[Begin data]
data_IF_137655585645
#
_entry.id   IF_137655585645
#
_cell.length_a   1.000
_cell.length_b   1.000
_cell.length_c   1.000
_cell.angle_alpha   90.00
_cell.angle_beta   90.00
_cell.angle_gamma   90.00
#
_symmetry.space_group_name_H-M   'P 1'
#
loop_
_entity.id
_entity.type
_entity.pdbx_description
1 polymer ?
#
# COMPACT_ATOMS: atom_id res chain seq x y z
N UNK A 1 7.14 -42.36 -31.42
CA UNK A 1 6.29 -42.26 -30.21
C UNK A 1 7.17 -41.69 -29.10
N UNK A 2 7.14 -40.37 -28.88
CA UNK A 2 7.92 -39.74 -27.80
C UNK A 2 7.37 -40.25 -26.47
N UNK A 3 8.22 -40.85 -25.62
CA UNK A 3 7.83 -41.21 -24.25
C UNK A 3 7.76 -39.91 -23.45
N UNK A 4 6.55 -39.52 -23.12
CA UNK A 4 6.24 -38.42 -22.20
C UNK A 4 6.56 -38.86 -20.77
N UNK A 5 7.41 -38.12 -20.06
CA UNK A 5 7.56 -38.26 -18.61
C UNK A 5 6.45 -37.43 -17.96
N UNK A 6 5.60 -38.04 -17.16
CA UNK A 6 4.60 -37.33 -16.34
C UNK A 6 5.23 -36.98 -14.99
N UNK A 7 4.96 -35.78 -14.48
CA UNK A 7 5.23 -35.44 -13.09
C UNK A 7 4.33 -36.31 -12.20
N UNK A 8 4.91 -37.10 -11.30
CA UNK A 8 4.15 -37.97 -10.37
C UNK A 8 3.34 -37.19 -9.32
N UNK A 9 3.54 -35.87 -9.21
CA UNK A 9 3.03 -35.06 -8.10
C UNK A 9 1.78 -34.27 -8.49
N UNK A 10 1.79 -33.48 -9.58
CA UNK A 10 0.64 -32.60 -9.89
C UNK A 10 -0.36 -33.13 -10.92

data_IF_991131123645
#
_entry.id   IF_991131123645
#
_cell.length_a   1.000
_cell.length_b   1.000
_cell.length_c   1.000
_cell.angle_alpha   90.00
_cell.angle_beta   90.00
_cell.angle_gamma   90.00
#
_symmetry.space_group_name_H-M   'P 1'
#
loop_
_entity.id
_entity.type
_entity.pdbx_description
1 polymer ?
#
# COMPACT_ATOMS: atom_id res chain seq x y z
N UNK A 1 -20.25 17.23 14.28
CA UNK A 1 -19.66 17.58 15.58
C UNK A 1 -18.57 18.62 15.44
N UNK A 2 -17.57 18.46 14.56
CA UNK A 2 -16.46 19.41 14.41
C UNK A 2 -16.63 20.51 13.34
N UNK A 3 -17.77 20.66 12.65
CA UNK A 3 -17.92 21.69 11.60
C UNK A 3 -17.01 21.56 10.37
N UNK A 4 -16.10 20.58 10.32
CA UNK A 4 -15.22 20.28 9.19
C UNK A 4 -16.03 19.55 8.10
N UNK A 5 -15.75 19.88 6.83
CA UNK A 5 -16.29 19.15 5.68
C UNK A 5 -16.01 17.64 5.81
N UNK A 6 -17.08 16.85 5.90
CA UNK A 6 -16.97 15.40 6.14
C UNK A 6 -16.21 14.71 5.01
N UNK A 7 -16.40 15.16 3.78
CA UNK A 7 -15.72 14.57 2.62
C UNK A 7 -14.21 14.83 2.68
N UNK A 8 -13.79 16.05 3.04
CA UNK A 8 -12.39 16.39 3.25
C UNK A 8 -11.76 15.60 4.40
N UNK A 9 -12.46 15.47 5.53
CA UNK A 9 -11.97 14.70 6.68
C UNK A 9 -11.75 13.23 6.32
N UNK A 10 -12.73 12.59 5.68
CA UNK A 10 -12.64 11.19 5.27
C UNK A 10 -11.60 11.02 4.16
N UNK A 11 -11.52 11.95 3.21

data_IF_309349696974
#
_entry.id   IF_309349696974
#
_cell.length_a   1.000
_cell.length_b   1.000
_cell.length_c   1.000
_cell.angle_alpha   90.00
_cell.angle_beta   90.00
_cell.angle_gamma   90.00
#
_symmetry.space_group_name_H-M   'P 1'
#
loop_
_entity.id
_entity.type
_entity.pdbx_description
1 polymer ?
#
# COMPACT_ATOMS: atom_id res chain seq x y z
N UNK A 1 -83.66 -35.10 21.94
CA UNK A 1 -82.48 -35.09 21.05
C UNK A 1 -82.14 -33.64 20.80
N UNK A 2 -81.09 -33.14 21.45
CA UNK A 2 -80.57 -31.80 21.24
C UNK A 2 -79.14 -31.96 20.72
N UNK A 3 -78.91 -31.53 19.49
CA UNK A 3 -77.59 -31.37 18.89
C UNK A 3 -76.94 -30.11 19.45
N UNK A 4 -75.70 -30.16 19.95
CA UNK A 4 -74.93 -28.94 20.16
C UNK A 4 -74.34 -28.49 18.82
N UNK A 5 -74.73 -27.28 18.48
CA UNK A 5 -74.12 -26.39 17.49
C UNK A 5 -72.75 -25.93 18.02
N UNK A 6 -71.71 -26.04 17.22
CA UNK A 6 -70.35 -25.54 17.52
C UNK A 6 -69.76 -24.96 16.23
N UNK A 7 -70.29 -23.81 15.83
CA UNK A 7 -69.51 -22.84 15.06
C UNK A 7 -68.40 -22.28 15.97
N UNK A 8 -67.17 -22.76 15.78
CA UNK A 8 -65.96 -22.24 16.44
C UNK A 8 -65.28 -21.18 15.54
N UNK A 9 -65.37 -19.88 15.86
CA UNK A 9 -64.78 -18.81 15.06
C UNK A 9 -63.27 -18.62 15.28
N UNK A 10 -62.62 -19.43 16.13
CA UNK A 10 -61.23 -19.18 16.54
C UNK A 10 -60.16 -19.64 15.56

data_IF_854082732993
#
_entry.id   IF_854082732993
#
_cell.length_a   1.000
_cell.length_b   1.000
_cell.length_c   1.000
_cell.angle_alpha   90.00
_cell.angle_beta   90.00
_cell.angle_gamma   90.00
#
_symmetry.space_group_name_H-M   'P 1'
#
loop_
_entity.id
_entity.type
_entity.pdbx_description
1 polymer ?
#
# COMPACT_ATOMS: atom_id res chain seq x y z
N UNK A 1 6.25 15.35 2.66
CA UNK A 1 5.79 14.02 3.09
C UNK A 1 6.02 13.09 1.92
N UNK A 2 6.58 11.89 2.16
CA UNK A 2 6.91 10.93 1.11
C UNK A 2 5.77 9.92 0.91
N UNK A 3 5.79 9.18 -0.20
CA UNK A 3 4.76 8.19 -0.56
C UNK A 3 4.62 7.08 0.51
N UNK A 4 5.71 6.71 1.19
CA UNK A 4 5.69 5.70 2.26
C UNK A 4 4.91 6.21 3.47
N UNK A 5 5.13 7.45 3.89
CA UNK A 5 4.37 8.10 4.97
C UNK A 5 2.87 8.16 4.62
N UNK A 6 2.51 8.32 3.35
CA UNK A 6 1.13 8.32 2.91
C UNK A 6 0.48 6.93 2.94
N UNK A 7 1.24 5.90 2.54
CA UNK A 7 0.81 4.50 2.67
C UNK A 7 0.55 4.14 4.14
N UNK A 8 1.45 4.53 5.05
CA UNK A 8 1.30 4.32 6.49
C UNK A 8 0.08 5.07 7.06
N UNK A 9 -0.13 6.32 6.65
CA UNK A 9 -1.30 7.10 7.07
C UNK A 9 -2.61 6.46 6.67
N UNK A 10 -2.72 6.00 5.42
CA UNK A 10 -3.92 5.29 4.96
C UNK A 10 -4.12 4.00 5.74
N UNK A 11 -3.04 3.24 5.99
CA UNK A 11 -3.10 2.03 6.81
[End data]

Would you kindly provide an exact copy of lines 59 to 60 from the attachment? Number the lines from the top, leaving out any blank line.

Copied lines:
_cell.angle_beta   90.00
_cell.angle_gamma   90.00